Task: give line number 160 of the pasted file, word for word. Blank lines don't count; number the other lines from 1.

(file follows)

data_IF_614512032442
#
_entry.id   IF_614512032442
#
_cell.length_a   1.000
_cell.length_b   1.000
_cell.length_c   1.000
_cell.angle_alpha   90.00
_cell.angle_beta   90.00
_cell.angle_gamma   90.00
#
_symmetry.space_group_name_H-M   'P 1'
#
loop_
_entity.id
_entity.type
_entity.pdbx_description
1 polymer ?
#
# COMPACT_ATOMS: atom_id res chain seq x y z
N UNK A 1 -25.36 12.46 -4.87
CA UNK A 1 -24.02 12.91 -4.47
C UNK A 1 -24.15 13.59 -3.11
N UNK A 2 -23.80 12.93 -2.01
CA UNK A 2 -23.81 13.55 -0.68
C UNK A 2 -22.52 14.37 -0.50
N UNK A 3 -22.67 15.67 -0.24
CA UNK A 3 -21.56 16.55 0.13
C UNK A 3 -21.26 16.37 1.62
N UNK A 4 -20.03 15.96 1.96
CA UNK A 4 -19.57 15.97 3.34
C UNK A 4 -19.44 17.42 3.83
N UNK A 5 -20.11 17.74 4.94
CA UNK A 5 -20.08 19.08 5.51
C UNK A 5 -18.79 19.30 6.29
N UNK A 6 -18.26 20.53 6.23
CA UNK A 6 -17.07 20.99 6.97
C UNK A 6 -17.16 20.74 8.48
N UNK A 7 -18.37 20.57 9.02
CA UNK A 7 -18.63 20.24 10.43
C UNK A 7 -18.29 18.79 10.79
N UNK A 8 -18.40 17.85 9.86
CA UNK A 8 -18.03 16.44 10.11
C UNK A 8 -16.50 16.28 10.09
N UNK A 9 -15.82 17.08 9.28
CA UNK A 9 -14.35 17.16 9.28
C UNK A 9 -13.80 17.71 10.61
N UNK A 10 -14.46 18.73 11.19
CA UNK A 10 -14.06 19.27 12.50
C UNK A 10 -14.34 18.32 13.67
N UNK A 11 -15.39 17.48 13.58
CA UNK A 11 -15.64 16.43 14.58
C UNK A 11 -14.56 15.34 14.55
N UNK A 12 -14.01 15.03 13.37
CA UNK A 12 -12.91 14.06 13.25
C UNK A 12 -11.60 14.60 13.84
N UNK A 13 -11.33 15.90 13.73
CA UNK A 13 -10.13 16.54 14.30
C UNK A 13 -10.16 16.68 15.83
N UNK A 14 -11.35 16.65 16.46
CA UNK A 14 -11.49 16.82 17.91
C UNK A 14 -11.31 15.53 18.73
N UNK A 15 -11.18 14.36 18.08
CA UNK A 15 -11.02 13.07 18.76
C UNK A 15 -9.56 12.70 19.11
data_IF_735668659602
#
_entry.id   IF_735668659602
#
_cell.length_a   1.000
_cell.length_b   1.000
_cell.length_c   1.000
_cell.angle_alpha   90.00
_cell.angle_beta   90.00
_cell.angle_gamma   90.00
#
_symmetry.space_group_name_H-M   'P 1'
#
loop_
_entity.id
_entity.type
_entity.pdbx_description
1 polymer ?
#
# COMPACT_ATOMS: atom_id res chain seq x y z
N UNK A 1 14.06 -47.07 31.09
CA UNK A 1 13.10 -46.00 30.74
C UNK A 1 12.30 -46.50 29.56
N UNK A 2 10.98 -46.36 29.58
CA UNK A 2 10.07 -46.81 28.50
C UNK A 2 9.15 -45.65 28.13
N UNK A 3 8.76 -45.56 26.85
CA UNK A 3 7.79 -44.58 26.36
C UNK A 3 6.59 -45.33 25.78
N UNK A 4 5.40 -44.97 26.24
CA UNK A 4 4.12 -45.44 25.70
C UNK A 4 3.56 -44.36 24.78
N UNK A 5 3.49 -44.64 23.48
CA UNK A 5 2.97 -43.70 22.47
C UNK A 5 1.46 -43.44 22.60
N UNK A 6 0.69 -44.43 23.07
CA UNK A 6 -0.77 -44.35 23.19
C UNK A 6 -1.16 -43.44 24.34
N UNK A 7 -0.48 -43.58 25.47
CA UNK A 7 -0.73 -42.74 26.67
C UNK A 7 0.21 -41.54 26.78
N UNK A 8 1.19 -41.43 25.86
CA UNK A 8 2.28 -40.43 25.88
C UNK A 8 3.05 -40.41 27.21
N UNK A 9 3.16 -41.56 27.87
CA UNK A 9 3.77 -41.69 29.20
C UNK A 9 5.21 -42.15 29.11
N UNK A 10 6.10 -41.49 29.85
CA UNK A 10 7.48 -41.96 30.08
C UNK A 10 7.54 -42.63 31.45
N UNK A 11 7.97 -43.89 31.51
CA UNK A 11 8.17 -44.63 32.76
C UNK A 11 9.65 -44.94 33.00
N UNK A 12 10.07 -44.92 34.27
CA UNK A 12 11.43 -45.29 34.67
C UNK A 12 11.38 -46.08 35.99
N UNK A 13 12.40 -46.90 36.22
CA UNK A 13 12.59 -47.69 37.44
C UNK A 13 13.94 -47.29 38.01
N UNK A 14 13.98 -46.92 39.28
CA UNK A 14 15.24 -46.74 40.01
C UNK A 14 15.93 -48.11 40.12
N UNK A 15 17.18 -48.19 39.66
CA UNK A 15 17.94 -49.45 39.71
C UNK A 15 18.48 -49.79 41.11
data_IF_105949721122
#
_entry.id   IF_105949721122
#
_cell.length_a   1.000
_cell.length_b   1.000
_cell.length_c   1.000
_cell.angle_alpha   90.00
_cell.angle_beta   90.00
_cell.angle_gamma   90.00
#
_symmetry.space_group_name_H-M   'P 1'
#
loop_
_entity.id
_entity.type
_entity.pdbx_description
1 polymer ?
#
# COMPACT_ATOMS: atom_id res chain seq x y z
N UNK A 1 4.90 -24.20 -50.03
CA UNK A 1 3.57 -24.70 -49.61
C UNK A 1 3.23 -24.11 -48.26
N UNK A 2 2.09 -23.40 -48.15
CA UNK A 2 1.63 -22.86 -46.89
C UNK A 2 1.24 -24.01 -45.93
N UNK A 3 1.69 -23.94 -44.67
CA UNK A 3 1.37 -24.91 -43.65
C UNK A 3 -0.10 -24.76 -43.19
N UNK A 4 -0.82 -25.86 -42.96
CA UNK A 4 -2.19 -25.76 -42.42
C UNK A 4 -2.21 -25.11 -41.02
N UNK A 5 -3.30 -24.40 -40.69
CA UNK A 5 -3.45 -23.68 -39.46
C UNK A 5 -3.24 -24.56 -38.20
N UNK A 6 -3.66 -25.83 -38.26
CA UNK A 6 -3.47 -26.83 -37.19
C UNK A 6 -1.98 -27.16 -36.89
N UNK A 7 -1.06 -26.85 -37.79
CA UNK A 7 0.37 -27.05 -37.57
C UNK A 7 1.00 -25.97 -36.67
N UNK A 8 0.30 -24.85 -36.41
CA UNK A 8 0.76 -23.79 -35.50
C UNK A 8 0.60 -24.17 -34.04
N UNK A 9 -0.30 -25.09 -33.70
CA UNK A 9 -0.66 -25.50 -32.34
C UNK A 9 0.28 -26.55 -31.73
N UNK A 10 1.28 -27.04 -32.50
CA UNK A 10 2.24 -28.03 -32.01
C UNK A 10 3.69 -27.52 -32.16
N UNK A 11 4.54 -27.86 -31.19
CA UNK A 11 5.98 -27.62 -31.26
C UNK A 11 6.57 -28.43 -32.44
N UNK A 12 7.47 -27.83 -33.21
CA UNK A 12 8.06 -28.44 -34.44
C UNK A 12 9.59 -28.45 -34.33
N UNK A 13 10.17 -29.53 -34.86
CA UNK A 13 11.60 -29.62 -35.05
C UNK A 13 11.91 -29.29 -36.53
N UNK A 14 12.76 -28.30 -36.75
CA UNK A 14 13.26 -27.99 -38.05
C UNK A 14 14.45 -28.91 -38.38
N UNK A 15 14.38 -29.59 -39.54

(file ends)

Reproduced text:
N UNK A 4 -0.82 -25.86 -42.96